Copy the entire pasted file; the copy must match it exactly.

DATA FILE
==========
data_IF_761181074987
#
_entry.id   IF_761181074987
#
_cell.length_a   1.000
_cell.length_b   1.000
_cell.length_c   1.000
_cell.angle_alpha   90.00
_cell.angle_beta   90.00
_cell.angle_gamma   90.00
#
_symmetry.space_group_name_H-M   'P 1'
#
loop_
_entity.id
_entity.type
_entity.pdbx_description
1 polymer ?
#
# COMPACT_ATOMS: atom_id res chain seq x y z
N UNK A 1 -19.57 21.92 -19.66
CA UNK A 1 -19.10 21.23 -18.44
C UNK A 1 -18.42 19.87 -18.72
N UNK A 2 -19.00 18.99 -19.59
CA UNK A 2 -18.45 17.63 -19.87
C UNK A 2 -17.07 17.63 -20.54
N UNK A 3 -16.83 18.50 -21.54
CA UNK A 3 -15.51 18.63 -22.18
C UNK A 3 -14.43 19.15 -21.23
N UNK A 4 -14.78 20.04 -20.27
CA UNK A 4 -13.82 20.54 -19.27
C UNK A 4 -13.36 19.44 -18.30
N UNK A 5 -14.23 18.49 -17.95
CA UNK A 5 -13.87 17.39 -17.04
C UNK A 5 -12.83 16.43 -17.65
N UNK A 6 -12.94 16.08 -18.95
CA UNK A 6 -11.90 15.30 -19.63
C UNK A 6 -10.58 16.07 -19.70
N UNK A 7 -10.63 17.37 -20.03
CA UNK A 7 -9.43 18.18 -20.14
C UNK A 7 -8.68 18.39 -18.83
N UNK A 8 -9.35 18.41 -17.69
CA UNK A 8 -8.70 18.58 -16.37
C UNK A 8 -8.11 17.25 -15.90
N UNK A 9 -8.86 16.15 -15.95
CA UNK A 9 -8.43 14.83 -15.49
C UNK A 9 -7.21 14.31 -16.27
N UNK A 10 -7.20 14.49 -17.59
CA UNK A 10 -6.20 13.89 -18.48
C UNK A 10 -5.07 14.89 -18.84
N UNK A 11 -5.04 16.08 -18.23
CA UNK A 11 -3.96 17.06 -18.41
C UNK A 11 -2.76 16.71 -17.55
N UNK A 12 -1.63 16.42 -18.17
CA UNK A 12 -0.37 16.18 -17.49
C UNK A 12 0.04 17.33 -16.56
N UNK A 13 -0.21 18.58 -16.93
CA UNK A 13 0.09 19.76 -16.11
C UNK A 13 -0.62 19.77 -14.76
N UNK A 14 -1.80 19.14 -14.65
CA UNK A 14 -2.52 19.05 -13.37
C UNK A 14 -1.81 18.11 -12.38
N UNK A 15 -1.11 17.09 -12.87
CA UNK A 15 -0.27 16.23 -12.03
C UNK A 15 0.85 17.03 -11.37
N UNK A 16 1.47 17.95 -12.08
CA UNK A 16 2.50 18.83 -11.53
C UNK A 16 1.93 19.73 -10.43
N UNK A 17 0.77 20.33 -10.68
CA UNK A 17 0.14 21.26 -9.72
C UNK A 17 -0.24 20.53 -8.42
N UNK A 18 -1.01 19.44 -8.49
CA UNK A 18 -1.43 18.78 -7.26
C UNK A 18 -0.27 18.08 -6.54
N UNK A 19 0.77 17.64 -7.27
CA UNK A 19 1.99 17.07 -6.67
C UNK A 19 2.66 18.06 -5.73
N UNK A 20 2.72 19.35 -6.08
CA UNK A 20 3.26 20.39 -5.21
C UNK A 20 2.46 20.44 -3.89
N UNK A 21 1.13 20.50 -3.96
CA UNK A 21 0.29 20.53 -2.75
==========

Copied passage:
data_IF_761181074987
#
_entry.id   IF_761181074987
#
_cell.length_a   1.000
_cell.length_b   1.000
_cell.length_c   1.000
_cell.angle_alpha   90.00
_cell.angle_beta   90.00
_cell.angle_gamma   90.00
#
_symmetry.space_group_name_H-M   'P 1'
#
loop_
_entity.id
_entity.type
_entity.pdbx_description
1 polymer ?
#
# COMPACT_ATOMS: atom_id res chain seq x y z
N UNK A 1 -19.57 21.92 -19.66
CA UNK A 1 -19.10 21.23 -18.44
C UNK A 1 -18.42 19.87 -18.72
N UNK A 2 -19.00 18.99 -19.59
CA UNK A 2 -18.45 17.63 -19.87
C UNK A 2 -17.07 17.63 -20.54
N UNK A 3 -16.83 18.50 -21.54
CA UNK A 3 -15.51 18.63 -22.18
C UNK A 3 -14.43 19.15 -21.23
N UNK A 4 -14.78 20.04 -20.27
CA UNK A 4 -13.82 20.54 -19.27
C UNK A 4 -13.36 19.44 -18.30
N UNK A 5 -14.23 18.49 -17.95
CA UNK A 5 -13.87 17.39 -17.04
C UNK A 5 -12.83 16.43 -17.65
N UNK A 6 -12.94 16.08 -18.95
CA UNK A 6 -11.90 15.30 -19.63
C UNK A 6 -10.58 16.07 -19.70
N UNK A 7 -10.63 17.37 -20.03
CA UNK A 7 -9.43 18.18 -20.14
C UNK A 7 -8.68 18.39 -18.83
N UNK A 8 -9.35 18.41 -17.69
CA UNK A 8 -8.70 18.58 -16.37
C UNK A 8 -8.11 17.25 -15.90
N UNK A 9 -8.86 16.15 -15.95
CA UNK A 9 -8.43 14.83 -15.49
C UNK A 9 -7.21 14.31 -16.27
N UNK A 10 -7.20 14.49 -17.59
CA UNK A 10 -6.20 13.89 -18.48
C UNK A 10 -5.07 14.89 -18.84
N UNK A 11 -5.04 16.08 -18.23
CA UNK A 11 -3.96 17.06 -18.41
C UNK A 11 -2.76 16.71 -17.55
N UNK A 12 -1.63 16.42 -18.17
CA UNK A 12 -0.37 16.18 -17.49
C UNK A 12 0.04 17.33 -16.56
N UNK A 13 -0.21 18.58 -16.93
CA UNK A 13 0.09 19.76 -16.11
C UNK A 13 -0.62 19.77 -14.76
N UNK A 14 -1.80 19.14 -14.65
CA UNK A 14 -2.52 19.05 -13.37
C UNK A 14 -1.81 18.11 -12.38
N UNK A 15 -1.11 17.09 -12.87
CA UNK A 15 -0.27 16.23 -12.03
C UNK A 15 0.85 17.03 -11.37
N UNK A 16 1.47 17.95 -12.08
CA UNK A 16 2.50 18.83 -11.53
C UNK A 16 1.93 19.73 -10.43
N UNK A 17 0.77 20.33 -10.68
CA UNK A 17 0.14 21.26 -9.72
C UNK A 17 -0.24 20.53 -8.42
N UNK A 18 -1.01 19.44 -8.49
CA UNK A 18 -1.43 18.78 -7.26
C UNK A 18 -0.27 18.08 -6.54
N UNK A 19 0.77 17.64 -7.27
CA UNK A 19 1.99 17.07 -6.67
C UNK A 19 2.66 18.06 -5.73
N UNK A 20 2.72 19.35 -6.08
CA UNK A 20 3.26 20.39 -5.21
C UNK A 20 2.46 20.44 -3.89
N UNK A 21 1.13 20.50 -3.96
CA UNK A 21 0.29 20.53 -2.75